Gauguin: Artist as Alchemist,” a new survey of Paul Gauguin’s oeuvre at the Art Institute, aims to disrupt the familiar association of Tahitian motifs with his work: full-bodied, brown-skinned women, sandy beaches, lush landscapes, tranquil waters. This is a noble and necessary endeavor because Gauguin’s output consists of so much more than his well-known painting. Here a thorough collection of objects, didactic texts, and historical frames provides much-needed context to Gauguin’s place in the art-history canon. As someone who enjoys a good backstory, I was pleased to see Gauguin’s artwork contextualized with examples of arts and crafts from the cultures that inspired him. But as an art writer and critic who works to uncover meaning in various settings, I was disappointed. While offering the background that positions Gauguin as an artistic innovator, the exhibition skirts the context that raises ethical questions around his relationship to cultural consumption and appropriation.
Gauguin was an unusual figure for the second half of the 19th century. Not only was he a globe-trotter, having lived in far-flung places since childhood, but he was also a genre crosser. Painters hardly ever dabbled in sculpture as publicly as he did, and “Artist as Alchemist” highlights this by displaying more than 240 objects, including ceramics, wood carvings, prints, and decor alongside arts and crafts that influenced Gauguin’s creative output. An early example of Gauguin’s forays into sculpture is Gourd (1886-’87), a twisting vessel covered with a sea of protruding faces and animals. Working in the style of Peruvian ceramics he saw as a youth, Gauguin confines the mossy green glaze to certain areas—the faces—while painting others with white slip. Another aspect of his eclecticism was his exploration of nontraditional religious practices such as mysticism and the occult—upon discovering the Celtic community in Brittany, he began to incorporate some of their pagan motifs in his work.
The more I traversed the exhibit halls, encountering numerous examples of Gauguin’s appropriation, from images in Javanese reliefs to fiber arts from Martinique to the wood-block printing techniques of Japan, the more I felt uneasy. On a map outlining his world travels near the entrance, I noticed that all of his destinations outside of Europe were lands that had been colonized by Spain or France at some point: Peru, Panama, Martinique, the South Pacific. Gauguin traveled the world devouring the creativity of people whose land and cultures had been violated countless times before.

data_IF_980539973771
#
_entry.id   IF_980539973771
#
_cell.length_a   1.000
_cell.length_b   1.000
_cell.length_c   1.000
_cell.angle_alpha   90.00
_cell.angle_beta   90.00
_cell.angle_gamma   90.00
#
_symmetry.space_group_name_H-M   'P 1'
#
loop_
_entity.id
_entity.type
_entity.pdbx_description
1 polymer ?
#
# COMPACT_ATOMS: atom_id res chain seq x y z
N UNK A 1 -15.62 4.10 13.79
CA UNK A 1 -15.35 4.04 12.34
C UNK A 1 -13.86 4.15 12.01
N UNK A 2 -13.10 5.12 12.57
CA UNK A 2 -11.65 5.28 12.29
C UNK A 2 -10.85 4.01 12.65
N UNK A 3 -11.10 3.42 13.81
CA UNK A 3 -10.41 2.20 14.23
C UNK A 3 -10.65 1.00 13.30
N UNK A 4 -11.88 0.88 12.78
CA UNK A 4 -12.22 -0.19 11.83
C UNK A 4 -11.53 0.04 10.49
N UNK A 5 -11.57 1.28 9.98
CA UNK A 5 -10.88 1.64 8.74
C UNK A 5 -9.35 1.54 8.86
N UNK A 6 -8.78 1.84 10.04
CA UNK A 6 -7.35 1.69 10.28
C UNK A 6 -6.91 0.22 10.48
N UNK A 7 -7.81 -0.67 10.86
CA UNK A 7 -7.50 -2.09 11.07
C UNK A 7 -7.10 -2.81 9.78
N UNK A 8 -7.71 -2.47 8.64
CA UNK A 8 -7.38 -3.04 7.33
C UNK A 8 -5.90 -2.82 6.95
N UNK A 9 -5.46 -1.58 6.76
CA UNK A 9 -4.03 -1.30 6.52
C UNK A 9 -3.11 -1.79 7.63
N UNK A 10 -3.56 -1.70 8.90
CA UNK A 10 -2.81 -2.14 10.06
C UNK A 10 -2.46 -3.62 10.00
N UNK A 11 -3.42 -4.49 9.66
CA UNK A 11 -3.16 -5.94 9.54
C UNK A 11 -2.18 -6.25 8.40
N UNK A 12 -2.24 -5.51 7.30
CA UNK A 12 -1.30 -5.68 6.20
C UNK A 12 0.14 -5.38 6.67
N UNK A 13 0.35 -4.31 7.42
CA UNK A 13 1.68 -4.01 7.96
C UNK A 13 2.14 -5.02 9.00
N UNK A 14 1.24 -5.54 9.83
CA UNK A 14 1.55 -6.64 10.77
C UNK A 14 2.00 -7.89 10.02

My approach to criticism is rooted in a belief that objects and experiences can be evaluated on their own terms, but that their social history—their backstory—uncovers their meaning. I ask questions about quality, execution, and impact so I can leave my personal preferences out. Criticism isn’t about sorting art into piles of “good” and “bad” work, but rather about sparking dialogue on the ability of an object to effectively convey meaning.
Gauguin’s sculptures are beautiful, and his paintings certainly benefit from these earlier experiments in form and material. Figures like the iconic washerwomen and Breton girls, rendered in the manner of Degas and Pissarro, were early indicators of Gauguin’s interest in abstraction, and his use of bold color swatches and mystic symbols anticipate the coming rise of modernism in art.
Yet while “Artist as Alchemist” acknowledges Gauguin as an artistic visionary, it only slightly concedes the controversial aspects of his pieces. It’s important to question this framing. Do Peruvian ceramic techniques or Japanese wood-block printing practices only become “radically experimental” when a Western European man incorporates them into his work? Are people from seemingly exotic places inherently less tainted by society and academic learning, making them better able to access the spiritual in art? There aren’t many paintings of Gauguin’s version of “happy darkies” on the islands, but his fantastical assumptions about the lives of people in faraway lands remain embedded in this collection of objects, giving “Artist as Alchemist” a discomfiting feel. Too often scholarly critique allows us to canonize artwork apart from the racist and imperialist subtext of the ideas and practices that undergird it. This exhibition makes a valiant effort to contextualize Gauguin and his body of work, but misses an important opportunity to offer a more in-depth analysis of the social history of the art it exhibits. v